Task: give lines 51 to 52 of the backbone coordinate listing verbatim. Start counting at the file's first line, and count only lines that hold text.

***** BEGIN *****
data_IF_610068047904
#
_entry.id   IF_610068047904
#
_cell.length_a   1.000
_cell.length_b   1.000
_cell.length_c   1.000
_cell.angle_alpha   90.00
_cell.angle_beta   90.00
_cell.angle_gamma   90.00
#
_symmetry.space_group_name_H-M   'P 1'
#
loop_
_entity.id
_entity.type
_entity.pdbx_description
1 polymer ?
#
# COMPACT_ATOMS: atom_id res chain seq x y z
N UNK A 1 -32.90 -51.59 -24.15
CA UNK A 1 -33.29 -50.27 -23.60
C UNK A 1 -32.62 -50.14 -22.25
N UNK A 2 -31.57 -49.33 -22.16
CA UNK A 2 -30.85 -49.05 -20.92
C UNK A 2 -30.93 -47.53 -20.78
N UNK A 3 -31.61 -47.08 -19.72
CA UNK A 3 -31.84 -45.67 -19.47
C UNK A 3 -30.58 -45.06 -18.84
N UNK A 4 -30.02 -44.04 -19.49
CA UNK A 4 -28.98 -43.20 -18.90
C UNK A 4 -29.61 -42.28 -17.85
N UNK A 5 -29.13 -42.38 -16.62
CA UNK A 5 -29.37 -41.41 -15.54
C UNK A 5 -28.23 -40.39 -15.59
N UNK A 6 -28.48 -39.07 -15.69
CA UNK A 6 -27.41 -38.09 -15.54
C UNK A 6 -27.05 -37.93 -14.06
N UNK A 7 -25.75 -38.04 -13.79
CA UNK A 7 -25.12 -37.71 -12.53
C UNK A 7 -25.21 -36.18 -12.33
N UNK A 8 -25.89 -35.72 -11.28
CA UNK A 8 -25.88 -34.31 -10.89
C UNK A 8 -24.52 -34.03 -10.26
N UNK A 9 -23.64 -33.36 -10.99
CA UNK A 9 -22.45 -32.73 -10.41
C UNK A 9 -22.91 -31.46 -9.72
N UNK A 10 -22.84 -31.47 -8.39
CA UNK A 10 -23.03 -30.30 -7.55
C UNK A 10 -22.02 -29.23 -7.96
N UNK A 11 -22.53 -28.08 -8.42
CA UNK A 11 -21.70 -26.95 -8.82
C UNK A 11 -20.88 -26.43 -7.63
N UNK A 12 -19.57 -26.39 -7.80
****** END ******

N UNK A 11 -22.53 -28.08 -8.42
CA UNK A 11 -21.70 -26.95 -8.82